Massive overruns in the SLS mobile launch platform have been revealed by a NASA audit

The Space Launch System (SLS), a 2-stage, heavy-lift rocket that will propel the Orion Multi-Purpose Crew Vehicle (Orion) into space, is critical to NASA’s aims of maintaining a human presence on the Moon as well as future exploration of Mars. At NASA’s Kennedy Space Center in Florida, two mobile launchers are being developed to serve as the ground structure for assembling, processing, transporting to the launch pad, and launching various versions of the integrated SLS/Orion system. The launchers have a two-story base structure that serves as the SLS’s platform, as well as a tower with connection lines, launch accessories, and a walkway for staff, equipment, and astronauts.

According to a NASA audit, a new mobile launch platform that Bechtel is creating for NASA may cost up to 4 times as much as initially intended, delaying the maiden launch of an updated edition of the Space Launch System until the late 2020s.

The audit, which was released on June 9, was harshly critical of both Bechtel and, to a smaller extent, NASA for cost overruns and delays in construction on the Mobile Launcher (ML) 2, which will be utilized for deployments of the Block 1B version of the SLS beginning with the Artemis 4 mission. The larger Block 1B cannot fit on the existing SLS mobile launch platform.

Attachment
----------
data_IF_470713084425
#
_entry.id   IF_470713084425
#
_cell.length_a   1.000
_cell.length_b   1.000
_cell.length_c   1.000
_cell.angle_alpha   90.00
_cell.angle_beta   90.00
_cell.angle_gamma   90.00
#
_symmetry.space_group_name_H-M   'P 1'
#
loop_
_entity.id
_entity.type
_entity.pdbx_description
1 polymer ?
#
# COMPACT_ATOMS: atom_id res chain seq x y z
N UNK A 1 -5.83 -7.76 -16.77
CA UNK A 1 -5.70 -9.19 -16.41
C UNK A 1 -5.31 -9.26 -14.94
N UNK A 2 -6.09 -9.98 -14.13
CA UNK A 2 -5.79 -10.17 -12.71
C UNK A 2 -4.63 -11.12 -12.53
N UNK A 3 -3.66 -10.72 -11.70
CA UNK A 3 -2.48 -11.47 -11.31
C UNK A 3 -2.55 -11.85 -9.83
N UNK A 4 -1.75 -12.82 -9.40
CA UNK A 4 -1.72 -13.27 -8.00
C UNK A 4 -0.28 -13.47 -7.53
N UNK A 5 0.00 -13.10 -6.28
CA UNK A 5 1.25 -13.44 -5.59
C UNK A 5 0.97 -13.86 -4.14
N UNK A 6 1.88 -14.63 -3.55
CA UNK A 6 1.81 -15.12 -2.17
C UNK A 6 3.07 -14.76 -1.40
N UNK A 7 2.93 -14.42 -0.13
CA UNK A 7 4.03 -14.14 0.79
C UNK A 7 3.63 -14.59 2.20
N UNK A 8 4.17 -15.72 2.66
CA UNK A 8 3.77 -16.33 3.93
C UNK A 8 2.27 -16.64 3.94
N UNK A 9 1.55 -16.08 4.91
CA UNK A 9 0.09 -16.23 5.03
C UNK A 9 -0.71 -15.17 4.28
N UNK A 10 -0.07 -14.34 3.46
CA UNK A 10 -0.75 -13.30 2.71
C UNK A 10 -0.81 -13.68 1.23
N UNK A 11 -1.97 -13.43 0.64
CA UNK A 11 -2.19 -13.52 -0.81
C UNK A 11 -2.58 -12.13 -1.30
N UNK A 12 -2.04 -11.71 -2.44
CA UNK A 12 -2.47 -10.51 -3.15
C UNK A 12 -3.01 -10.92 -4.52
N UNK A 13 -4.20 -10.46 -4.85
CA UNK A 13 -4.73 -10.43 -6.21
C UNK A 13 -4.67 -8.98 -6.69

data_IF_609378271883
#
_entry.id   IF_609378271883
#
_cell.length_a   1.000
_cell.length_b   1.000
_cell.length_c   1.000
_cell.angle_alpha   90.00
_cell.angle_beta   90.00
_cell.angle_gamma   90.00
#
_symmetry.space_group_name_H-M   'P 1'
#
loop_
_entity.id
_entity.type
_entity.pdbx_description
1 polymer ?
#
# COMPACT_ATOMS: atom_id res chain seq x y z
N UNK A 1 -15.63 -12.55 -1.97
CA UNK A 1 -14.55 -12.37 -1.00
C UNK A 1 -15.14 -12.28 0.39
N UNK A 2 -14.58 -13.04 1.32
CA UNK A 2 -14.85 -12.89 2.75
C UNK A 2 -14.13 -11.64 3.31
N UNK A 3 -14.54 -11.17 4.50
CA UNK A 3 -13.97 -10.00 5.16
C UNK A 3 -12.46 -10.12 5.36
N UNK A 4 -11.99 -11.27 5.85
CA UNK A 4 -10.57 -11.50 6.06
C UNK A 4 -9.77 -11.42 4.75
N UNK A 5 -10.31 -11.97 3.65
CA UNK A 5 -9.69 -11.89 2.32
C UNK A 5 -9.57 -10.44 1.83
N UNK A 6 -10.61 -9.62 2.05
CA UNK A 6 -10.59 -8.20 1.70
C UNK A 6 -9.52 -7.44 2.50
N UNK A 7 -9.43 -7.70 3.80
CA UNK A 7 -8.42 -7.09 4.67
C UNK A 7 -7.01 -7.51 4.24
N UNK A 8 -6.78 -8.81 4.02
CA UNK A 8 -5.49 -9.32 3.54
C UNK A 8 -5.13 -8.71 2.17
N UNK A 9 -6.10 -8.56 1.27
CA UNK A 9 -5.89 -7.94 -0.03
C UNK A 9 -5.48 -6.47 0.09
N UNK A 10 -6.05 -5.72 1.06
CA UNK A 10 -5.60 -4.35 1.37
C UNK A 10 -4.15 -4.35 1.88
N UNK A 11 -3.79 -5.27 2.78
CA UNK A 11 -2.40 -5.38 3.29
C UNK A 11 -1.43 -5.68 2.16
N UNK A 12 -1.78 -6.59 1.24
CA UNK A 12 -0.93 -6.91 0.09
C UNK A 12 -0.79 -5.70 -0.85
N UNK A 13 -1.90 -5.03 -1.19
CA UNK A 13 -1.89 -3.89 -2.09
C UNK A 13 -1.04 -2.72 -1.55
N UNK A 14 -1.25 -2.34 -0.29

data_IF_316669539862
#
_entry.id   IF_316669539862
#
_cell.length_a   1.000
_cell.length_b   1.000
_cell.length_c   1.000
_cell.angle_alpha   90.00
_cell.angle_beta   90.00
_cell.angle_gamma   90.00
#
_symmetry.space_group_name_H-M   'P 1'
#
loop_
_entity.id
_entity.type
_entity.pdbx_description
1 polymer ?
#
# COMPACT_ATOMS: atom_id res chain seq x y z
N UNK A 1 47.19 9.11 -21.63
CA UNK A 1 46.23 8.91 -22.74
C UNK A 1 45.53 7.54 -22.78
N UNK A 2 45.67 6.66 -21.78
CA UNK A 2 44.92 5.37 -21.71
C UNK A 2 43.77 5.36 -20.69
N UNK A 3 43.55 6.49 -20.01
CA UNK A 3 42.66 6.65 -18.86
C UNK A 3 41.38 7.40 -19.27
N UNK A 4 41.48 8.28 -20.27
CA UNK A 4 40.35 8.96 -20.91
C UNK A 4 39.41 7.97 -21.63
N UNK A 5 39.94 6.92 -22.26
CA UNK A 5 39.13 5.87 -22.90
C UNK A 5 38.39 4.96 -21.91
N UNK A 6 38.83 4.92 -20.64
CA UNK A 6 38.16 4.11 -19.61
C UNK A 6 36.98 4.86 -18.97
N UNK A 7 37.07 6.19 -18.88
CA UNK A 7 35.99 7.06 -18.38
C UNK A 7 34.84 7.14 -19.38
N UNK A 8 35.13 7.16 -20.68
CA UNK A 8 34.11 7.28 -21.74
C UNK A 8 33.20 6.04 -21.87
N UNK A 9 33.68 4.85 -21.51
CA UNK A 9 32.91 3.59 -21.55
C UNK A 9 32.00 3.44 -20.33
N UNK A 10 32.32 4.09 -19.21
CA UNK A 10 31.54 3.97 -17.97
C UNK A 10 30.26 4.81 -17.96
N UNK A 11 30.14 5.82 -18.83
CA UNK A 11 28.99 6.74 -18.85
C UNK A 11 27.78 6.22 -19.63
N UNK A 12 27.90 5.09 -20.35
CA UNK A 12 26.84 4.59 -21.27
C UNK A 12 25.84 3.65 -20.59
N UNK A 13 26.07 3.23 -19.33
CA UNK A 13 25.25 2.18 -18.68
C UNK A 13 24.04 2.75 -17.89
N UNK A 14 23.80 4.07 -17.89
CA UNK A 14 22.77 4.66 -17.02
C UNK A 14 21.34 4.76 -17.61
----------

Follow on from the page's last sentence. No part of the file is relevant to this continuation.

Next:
In June 2019, NASA granted Bechtel a $383 million cost-plus deal to develop and manufacture the ML-2, which is expected to be delivered to NASA in March 2023. Because of “government-driven adjustments” that pushed out the platform’s delivery to January 2024, the contract ballooned to $460.3 million in March.

However, as shown in the audit, the project has had major overruns and delays since then. Bechtel’s estimate of the final cost of ML-2 has risen to $960.1 million, or 2.5 times the initial contract amount, as of February. According to this estimate, ML-2 will be completed in October of 2025, after which it will undergo over a year of testing as well as other preparations before being ready for the Artemis 4 deployment.

However, according to the audit, a shared confidence level analysis, that NASA employs to predict the probability of finishing a project within a given budget and schedule, estimated only a 3.9 percent chance of completing ML-2 within the revised budget and timeline. ML-2 would cost roughly $1.5 billion and not be deployed until November 2027, according to an independent study committee commissioned by the Kennedy Space Center. Artemis 4’s release date would be pushed back from 2027 to no sooner than the close of 2028.

Bechtel was held responsible for a large part of the cost overruns, according to the audit. According to the audit, “poor contractor performance” was responsible for more than 70% of the cost rise and 60% of the roadmap delay.

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